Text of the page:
Natural Beauty

Snowpocalypse 2007
"Carlton," of the Boston Journal, who accompanied the party who examined the route of the Northern Pacific Railroad in July, 1869, speaks thus of a portion of the same section of country:

"On our second day's march we came to a section of country that might with propriety be called the park region of Minnesota. It lies amid the highlands of the divide. It is more beautiful than even the country around White Bear Lake and in the vicinity of Glenwood. Throughout the day we ride amid such rural scenery as can only be found amid the most lovely spots of England.

"So wonderfully has nature adorned this section, that it seems as if we were riding through a country that has been long under cultivation, and that behind yonder hillocks we shall find an old castle, or at least a farm house, as we find them in Great Britain."

"I do not forget that I am seeing Minnesota at its best season, that it is midsummer, that the winters are as long as in New England; but I can say without reservation that nowhere in the wide world, not even in England, the most finished of all lands; not in la belle France, or in sunny Italy, or in the valley of the Ganges, or the Yanktze, or on the slopes of the Sierra Nevada, have I beheld anything approaching this region in natural beauty."

"How it would look in winter I cannot say; but the members of our party are unanimous in their praises of this park region of Minnesota. The land is unsurveyed, and the nearest pioneer is forty miles distant, but land so inviting will soon be snapped up by settlers."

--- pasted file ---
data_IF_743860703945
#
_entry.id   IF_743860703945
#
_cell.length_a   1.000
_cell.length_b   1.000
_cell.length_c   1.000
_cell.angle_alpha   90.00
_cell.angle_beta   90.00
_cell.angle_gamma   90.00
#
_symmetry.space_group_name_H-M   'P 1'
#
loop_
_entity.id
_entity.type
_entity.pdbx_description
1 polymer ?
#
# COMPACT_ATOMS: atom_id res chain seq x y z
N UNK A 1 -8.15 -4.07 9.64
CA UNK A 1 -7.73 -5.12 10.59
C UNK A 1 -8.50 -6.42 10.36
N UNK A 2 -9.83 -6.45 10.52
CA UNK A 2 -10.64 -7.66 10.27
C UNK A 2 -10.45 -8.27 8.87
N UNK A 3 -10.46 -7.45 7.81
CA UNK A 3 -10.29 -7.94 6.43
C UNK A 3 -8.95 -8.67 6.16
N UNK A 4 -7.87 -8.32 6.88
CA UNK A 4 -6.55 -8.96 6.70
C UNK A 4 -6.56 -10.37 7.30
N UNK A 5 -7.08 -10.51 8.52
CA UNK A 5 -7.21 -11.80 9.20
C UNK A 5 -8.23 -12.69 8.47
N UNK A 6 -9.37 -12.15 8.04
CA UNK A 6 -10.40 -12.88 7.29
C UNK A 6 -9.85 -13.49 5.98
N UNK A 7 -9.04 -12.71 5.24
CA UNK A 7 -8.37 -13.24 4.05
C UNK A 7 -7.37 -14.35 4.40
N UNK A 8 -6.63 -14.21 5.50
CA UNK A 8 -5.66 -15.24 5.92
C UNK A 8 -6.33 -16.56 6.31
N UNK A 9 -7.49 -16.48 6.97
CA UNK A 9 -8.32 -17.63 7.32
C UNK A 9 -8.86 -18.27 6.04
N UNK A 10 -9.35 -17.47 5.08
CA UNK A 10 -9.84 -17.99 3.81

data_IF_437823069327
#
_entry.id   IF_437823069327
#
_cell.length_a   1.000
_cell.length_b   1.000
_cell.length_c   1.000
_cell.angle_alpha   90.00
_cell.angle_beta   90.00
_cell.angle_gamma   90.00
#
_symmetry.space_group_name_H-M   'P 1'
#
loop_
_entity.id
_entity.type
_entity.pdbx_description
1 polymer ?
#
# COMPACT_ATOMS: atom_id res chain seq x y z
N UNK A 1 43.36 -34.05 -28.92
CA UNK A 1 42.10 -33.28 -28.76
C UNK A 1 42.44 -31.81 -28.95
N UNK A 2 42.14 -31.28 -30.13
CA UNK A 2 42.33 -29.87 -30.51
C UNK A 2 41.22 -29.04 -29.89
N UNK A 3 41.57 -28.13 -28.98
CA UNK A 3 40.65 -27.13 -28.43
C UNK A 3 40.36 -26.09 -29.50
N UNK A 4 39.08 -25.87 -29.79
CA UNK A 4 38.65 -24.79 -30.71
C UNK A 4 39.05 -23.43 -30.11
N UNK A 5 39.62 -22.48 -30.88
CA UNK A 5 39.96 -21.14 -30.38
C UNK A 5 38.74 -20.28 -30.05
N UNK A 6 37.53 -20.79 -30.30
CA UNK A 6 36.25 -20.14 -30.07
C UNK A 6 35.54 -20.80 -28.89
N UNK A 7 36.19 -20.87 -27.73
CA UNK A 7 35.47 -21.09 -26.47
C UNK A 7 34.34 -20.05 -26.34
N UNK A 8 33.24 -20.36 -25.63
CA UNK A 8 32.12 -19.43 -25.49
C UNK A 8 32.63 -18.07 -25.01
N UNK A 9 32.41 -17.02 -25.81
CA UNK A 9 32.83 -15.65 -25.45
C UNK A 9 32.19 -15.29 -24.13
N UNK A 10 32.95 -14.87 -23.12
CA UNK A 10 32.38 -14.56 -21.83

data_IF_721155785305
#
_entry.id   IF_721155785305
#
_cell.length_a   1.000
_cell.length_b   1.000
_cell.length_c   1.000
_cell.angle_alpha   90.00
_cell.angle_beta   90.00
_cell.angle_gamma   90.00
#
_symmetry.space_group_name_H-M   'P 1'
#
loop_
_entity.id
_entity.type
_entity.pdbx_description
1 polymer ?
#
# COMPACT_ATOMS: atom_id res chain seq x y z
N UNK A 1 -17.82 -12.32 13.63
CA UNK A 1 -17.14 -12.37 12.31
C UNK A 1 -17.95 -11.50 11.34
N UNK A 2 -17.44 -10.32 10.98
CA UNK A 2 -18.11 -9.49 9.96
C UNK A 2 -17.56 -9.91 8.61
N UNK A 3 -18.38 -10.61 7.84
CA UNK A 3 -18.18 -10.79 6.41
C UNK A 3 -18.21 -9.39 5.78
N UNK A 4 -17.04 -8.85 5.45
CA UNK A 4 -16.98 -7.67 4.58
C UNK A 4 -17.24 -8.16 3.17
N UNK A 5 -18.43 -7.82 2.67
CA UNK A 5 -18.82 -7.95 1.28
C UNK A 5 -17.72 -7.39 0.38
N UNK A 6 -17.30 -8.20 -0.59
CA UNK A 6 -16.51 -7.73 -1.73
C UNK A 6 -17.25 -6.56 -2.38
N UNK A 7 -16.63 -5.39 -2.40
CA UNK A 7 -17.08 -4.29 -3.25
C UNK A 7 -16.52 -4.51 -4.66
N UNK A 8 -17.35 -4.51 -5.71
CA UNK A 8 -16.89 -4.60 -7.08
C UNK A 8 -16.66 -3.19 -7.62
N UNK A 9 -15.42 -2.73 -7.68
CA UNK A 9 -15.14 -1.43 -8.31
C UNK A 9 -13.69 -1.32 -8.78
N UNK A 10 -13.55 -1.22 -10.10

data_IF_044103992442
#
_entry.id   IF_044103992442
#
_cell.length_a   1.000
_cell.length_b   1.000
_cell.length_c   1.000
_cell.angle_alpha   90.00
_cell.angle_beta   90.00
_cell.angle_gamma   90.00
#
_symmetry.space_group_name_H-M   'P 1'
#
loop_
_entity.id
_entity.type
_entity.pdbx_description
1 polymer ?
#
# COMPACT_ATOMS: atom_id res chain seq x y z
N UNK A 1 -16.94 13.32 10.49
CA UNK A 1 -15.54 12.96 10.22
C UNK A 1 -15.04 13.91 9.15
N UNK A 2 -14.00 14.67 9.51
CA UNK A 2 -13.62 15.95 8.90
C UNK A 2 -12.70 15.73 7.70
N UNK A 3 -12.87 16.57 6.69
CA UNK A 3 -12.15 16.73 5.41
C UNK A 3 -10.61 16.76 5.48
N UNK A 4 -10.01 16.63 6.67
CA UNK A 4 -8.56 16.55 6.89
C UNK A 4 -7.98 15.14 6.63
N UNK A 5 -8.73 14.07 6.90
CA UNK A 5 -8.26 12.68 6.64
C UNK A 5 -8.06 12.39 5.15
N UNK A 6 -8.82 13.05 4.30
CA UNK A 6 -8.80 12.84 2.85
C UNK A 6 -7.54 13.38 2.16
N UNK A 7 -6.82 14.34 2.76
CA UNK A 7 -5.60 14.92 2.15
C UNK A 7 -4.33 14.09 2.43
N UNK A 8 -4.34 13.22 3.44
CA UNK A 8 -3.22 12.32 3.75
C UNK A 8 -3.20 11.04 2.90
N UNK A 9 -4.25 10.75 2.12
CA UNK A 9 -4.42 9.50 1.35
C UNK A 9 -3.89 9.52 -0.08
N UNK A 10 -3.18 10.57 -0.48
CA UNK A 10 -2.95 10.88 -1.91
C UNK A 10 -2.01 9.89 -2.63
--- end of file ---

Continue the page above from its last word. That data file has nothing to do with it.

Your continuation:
T. W. Ingersoll retired to Dellwood, on the edge of White Bear Lake around 1915. I wanted to note this earlier description as contrast to the snowpocalypse outside right now. I'm about 30 miles from White Bear Lake, but the contrast between seasons is bigger than the contrast in geography.

Update:

U OF M CANCELS CLASSES, EVENTS FOR THURSDAY EVENING

MINNEAPOLIS/ST. PAUL – The University of Minnesota is canceling all classes and evening activities effective at 2:30 p.m. today, Provost Thomas Sullivan announced today.

“In light of current conditions and the forecast for severely worsening weather, this is an appropriate measure at this time,” said Sullivan. “The mid-afternoon closing of metro area schools, colleges and universities and other institutions made it even clearer that this is the right thing to do.”

This has never happened since I've been here.

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March 1, 2007 1:02 PM